According to the Centers for Disease Control and Prevention, stroke is the third leading cause of death in the United States, as well as a leading cause of serious long-term disability. About 795,000 strokes occur in the US each year and about 610,000 of these are first, or new, strokes. About 185,000 occur in people who have already had a stroke.
Nearly 25% of strokes occur in people under the age of 65. Of all ischemic strokes occurring, carotid artery atherosclerotic plaques account for over a third of them. It has been noted for several decades that the southeastern United States has the highest stroke mortality in the country. It is not completely clear what factors might contribute to the higher incidence and mortality from stroke in this region.
The research was supported by the National Institutes of Health-National Center for Research Resources, an LSUHSC Cardiovascular Center Grant (“Mentoring in Cardiovascular Biology”), and the American Vascular Association.
LSU Health Sciences Center New Orleans educates Louisiana’s health care professionals. The state’s academic health leader, LSUHSC comprises a School of Medicine, the state’s only School of Dentistry, Louisiana’s only public School of Public Health, and Schools of Allied Health Professions, Nursing, and Graduate Studies.
LSUHSC faculty take care of patients in public and private hospitals and clinics throughout the region. In the vanguard of biosciences research in a number of areas in a worldwide arena, the LSUHSC research enterprise generates jobs and enormous economic impact, LSUHSC faculty have made lifesaving discoveries and continue to work to prevent, advance treatment, or cure disease. To learn more, visit http://www.lsuhsc.edu and http://www.twitter.com/LSUHSCHealth.
Why is the southeastern part of the U.S.A. hit by more strokes than other parts of the nation? Check out the articles, The Mystery of the Southeast Stroke Belt – Newsweek and The Daily Beast and U.S. Southeast ‘Stroke Belt’ Also Shows Higher Rates of Cognitive Decline.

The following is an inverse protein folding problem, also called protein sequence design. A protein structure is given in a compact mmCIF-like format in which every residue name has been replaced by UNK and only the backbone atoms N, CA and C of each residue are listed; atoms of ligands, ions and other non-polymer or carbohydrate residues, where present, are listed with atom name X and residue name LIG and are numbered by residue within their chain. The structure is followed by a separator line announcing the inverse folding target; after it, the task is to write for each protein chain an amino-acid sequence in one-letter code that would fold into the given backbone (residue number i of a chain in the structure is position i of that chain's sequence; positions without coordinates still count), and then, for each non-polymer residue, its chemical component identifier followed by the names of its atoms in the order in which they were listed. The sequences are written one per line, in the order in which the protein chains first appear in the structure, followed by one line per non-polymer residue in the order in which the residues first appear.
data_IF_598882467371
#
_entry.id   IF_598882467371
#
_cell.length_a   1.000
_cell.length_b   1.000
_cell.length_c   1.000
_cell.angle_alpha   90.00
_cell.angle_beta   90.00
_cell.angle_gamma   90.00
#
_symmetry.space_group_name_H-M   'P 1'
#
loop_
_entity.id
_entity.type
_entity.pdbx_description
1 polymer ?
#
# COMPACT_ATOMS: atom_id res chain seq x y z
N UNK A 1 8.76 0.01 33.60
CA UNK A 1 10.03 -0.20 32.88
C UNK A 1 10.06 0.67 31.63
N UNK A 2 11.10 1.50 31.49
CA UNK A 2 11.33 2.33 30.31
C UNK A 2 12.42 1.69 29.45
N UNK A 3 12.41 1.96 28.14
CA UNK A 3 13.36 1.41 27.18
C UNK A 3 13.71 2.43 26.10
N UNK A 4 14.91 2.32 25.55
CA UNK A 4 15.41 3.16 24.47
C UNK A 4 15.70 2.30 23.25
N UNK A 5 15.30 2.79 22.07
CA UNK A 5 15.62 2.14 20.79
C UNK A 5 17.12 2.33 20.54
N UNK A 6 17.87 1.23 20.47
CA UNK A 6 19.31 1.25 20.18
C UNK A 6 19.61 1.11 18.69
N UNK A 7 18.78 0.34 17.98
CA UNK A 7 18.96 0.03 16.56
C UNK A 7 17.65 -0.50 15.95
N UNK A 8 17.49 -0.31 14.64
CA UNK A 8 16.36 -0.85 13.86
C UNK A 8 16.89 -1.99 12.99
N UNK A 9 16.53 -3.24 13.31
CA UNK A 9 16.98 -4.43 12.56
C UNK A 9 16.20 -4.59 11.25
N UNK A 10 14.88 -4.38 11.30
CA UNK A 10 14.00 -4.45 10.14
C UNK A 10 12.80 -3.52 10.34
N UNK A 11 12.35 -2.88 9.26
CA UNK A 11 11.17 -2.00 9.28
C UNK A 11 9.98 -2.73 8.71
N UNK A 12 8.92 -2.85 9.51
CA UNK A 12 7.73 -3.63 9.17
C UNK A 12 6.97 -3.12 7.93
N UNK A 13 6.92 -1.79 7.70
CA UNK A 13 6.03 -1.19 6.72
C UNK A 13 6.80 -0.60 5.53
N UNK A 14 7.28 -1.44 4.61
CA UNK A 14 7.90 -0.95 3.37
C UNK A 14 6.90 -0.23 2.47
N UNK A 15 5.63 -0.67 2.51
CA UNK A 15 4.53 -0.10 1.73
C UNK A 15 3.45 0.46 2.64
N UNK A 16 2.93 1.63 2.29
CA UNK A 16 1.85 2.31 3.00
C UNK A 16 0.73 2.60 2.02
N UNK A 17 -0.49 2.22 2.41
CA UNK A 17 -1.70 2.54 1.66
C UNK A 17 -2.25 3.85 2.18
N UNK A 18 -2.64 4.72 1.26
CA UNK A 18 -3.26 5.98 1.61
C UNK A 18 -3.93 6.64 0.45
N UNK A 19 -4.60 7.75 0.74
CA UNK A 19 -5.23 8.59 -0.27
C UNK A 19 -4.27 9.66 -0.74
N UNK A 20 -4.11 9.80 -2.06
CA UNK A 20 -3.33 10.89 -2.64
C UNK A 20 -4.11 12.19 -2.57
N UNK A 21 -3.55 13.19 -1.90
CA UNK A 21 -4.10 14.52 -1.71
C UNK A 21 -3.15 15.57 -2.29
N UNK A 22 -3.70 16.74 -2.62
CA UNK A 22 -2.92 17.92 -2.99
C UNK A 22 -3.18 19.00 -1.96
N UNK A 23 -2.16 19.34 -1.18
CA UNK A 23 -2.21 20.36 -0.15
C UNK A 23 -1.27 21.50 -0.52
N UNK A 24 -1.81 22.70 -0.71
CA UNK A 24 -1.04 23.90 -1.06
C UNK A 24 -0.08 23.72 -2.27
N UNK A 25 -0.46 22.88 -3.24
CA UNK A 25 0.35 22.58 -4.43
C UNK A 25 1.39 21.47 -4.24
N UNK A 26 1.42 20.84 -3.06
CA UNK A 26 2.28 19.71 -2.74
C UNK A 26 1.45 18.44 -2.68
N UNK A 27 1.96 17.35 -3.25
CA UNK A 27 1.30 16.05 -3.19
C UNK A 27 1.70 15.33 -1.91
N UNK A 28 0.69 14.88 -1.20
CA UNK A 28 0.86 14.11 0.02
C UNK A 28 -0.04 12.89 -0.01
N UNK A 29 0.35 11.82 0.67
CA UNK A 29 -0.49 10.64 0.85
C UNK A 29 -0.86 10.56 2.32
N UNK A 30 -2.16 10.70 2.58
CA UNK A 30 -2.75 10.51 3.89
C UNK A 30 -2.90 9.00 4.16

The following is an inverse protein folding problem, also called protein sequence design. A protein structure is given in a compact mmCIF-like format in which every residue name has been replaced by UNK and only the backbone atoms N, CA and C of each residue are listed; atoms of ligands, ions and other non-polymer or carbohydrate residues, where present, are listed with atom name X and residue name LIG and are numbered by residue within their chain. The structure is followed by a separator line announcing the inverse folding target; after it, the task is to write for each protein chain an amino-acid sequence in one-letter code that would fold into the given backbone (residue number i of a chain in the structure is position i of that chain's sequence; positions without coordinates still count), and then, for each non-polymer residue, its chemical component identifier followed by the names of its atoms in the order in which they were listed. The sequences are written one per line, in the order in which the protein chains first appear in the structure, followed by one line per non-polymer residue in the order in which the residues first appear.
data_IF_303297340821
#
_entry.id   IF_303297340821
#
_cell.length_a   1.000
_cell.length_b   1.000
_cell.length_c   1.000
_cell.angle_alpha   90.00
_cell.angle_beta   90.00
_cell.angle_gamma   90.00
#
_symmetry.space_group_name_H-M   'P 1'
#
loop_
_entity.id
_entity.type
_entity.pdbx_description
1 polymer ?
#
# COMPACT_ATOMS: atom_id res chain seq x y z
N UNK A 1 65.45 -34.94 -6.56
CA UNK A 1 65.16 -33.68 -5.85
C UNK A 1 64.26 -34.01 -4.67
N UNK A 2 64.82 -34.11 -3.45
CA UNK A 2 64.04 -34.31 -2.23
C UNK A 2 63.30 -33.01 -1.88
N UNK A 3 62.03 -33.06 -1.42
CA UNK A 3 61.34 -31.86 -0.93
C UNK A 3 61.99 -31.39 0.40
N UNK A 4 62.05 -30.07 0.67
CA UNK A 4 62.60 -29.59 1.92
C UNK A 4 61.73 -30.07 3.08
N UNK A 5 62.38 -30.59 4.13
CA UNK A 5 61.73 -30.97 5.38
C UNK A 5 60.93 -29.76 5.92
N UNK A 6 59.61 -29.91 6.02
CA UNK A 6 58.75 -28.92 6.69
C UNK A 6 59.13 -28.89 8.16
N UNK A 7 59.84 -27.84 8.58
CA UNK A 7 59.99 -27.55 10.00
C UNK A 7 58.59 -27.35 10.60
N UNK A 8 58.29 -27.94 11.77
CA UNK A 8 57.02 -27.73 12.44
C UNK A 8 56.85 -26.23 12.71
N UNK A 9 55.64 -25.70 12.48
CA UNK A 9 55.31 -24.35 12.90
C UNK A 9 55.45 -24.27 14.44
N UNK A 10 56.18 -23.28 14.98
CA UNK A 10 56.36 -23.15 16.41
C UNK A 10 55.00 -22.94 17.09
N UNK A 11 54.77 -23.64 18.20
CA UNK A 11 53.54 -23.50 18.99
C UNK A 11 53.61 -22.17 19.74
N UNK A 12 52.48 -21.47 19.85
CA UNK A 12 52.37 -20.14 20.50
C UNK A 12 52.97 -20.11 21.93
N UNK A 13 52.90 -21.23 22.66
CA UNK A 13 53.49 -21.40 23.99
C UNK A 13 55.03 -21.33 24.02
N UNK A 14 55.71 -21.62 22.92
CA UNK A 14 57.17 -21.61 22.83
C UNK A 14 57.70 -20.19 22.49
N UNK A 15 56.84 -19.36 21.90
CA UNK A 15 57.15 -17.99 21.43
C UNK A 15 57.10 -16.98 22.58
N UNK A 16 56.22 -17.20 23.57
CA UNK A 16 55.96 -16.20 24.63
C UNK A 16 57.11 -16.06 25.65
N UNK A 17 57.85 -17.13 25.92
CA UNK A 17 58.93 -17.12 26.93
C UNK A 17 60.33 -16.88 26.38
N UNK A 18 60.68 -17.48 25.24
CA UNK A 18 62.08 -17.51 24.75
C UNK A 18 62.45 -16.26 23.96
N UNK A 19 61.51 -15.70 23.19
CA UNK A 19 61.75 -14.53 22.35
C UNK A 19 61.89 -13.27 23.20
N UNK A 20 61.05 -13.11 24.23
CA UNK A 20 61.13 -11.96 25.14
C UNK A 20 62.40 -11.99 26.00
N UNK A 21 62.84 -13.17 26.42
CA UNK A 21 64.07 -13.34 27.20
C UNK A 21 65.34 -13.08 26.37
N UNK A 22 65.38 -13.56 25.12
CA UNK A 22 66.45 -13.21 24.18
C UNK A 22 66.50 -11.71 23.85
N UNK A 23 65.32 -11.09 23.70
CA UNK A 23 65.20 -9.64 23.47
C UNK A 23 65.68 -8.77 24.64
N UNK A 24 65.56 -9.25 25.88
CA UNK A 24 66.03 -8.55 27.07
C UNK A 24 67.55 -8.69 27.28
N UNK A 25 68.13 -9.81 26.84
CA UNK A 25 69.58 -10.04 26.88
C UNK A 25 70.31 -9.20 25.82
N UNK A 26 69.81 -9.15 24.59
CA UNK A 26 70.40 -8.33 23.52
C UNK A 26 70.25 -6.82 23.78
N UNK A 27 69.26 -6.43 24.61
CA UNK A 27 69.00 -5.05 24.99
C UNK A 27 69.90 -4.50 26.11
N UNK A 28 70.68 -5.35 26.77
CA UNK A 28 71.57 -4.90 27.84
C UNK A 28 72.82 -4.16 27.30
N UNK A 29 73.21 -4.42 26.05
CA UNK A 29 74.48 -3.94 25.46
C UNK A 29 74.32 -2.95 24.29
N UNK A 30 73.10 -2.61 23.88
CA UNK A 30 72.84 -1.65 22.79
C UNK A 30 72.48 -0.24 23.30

The ‘belt’ applies to those who live in a large swath of the southeast that stretches from the Carolinas west through Louisiana and Arkansas. The region is known as the “Stroke Belt” because its residents have a 50 percent higher risk for stroke than Americans living in other parts of the country.
Is race is an added risk–or is it traditional, familiar diets and cooking ingredients? Twice as many blacks suffer strokes as whites nationally. Researchers report that blacks in the South are about 50 percent more likely to die from stroke than blacks elsewhere, according to the American Heart Association. Is it something in the soft rather than hard water or in the diet or type of fats used in frying? Yet Japan also has a high stroke rate and consumes more salt than people in the USA. See, Relation of Adult Height With Stroke Mortality in Japan.
Could blood type be a factor? Japan has a high AB blood type rate, and people with AB blood type have a 26% more risk of stroke than other blood types. Japan also has a high number of people with B type blood, which has the next highest stroke rate, at 11%. See, Blood type might be a clue to heart disease risk – USATODAY.com.